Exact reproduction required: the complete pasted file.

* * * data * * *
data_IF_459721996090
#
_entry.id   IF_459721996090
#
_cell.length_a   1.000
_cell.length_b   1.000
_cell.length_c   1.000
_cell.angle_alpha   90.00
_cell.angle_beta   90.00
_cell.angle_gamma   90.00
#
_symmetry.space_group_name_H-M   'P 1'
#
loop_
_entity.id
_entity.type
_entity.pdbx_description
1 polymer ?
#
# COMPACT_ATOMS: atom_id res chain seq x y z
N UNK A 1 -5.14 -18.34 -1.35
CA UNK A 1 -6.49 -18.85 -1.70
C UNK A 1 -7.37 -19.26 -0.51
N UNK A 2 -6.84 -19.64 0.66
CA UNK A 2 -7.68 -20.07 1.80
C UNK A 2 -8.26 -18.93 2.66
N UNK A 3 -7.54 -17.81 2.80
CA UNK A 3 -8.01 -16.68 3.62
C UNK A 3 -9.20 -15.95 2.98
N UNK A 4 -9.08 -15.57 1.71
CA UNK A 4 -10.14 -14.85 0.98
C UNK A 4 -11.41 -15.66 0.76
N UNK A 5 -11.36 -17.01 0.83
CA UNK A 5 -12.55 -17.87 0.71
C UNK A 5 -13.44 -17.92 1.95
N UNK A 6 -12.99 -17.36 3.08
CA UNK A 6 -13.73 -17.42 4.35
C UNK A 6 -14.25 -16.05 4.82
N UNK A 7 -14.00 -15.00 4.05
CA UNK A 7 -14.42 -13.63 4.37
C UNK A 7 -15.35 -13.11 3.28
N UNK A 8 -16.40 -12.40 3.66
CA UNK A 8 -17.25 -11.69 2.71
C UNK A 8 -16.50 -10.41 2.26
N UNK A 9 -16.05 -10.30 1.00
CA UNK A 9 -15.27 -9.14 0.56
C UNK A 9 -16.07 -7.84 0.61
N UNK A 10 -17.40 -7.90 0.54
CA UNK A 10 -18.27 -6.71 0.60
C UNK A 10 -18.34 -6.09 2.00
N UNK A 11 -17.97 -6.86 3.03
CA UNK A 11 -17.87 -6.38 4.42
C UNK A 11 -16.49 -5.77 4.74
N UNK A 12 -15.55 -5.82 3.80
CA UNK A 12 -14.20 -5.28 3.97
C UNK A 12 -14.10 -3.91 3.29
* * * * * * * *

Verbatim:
data_IF_459721996090
#
_entry.id   IF_459721996090
#
_cell.length_a   1.000
_cell.length_b   1.000
_cell.length_c   1.000
_cell.angle_alpha   90.00
_cell.angle_beta   90.00
_cell.angle_gamma   90.00
#
_symmetry.space_group_name_H-M   'P 1'
#
loop_
_entity.id
_entity.type
_entity.pdbx_description
1 polymer ?
#
# COMPACT_ATOMS: atom_id res chain seq x y z
N UNK A 1 -5.14 -18.34 -1.35
CA UNK A 1 -6.49 -18.85 -1.70
C UNK A 1 -7.37 -19.26 -0.51
N UNK A 2 -6.84 -19.64 0.66
CA UNK A 2 -7.68 -20.07 1.80
C UNK A 2 -8.26 -18.93 2.66
N UNK A 3 -7.54 -17.81 2.80
CA UNK A 3 -8.01 -16.68 3.62
C UNK A 3 -9.20 -15.95 2.98
N UNK A 4 -9.08 -15.57 1.71
CA UNK A 4 -10.14 -14.85 0.98
C UNK A 4 -11.41 -15.66 0.76
N UNK A 5 -11.36 -17.01 0.83
CA UNK A 5 -12.55 -17.87 0.71
C UNK A 5 -13.44 -17.92 1.95
N UNK A 6 -12.99 -17.36 3.08
CA UNK A 6 -13.73 -17.42 4.35
C UNK A 6 -14.25 -16.05 4.82
N UNK A 7 -14.00 -15.00 4.05
CA UNK A 7 -14.42 -13.63 4.37
C UNK A 7 -15.35 -13.11 3.28
N UNK A 8 -16.40 -12.40 3.66
CA UNK A 8 -17.25 -11.69 2.71
C UNK A 8 -16.50 -10.41 2.26
N UNK A 9 -16.05 -10.30 1.00
CA UNK A 9 -15.27 -9.14 0.56
C UNK A 9 -16.07 -7.84 0.61
N UNK A 10 -17.40 -7.90 0.54
CA UNK A 10 -18.27 -6.71 0.60
C UNK A 10 -18.34 -6.09 2.00
N UNK A 11 -17.97 -6.86 3.03
CA UNK A 11 -17.87 -6.38 4.42
C UNK A 11 -16.49 -5.77 4.74
N UNK A 12 -15.55 -5.82 3.80
CA UNK A 12 -14.20 -5.28 3.97
C UNK A 12 -14.10 -3.91 3.29